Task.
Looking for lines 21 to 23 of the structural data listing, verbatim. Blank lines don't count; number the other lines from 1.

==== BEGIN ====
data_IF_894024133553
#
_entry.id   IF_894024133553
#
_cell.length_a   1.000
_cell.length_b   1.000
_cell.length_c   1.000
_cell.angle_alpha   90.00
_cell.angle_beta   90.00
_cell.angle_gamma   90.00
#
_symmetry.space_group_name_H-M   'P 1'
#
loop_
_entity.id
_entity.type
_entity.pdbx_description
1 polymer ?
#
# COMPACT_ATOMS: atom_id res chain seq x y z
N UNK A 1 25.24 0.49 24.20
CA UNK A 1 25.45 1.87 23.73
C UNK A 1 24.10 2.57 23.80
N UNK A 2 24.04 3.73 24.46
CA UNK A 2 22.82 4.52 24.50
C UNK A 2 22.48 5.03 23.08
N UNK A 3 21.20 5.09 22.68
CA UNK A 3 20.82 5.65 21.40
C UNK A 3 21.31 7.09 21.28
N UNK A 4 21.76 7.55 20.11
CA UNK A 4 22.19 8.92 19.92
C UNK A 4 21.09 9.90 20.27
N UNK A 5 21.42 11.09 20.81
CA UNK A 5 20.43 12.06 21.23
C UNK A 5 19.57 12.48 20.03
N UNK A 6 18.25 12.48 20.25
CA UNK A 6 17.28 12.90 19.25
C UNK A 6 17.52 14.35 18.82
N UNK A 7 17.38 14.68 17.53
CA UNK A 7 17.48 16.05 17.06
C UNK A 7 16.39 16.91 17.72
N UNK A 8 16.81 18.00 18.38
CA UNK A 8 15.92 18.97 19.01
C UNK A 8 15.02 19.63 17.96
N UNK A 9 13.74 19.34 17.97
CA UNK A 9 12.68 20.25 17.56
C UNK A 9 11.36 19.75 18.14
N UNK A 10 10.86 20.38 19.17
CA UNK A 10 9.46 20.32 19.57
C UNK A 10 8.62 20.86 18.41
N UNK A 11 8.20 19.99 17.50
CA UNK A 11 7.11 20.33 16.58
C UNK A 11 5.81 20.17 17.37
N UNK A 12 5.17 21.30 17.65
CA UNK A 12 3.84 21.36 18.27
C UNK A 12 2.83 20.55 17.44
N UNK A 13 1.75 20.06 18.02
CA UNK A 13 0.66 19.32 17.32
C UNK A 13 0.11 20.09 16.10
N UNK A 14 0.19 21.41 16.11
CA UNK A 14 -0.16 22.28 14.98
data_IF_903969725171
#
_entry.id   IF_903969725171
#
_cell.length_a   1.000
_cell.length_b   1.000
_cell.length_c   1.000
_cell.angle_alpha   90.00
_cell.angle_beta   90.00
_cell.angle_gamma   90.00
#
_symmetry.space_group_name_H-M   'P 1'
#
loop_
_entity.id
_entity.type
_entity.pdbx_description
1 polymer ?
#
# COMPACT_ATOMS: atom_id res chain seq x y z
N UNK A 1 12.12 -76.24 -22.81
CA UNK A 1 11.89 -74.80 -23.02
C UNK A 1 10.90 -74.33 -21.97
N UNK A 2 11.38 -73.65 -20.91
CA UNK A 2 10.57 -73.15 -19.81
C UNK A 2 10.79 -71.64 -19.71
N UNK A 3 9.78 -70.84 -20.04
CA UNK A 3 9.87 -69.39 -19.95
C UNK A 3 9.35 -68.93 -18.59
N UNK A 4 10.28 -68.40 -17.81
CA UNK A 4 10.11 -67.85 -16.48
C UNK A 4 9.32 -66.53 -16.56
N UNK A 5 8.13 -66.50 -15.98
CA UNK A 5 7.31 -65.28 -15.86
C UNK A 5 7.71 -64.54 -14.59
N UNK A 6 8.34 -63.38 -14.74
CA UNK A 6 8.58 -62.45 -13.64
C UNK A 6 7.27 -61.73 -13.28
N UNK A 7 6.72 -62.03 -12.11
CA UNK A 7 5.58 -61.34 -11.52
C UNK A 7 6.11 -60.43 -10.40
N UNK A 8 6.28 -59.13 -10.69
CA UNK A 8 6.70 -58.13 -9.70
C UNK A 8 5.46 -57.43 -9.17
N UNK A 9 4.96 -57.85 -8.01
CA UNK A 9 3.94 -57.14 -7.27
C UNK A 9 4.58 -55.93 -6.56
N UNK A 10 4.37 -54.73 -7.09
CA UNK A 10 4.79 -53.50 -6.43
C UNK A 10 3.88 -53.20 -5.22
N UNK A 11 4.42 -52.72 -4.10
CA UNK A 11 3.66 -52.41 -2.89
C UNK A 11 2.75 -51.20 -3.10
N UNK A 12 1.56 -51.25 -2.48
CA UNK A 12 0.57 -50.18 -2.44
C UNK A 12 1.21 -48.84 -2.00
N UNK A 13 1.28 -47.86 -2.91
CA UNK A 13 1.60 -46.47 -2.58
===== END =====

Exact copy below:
N UNK A 1 25.24 0.49 24.20
CA UNK A 1 25.45 1.87 23.73
C UNK A 1 24.10 2.57 23.80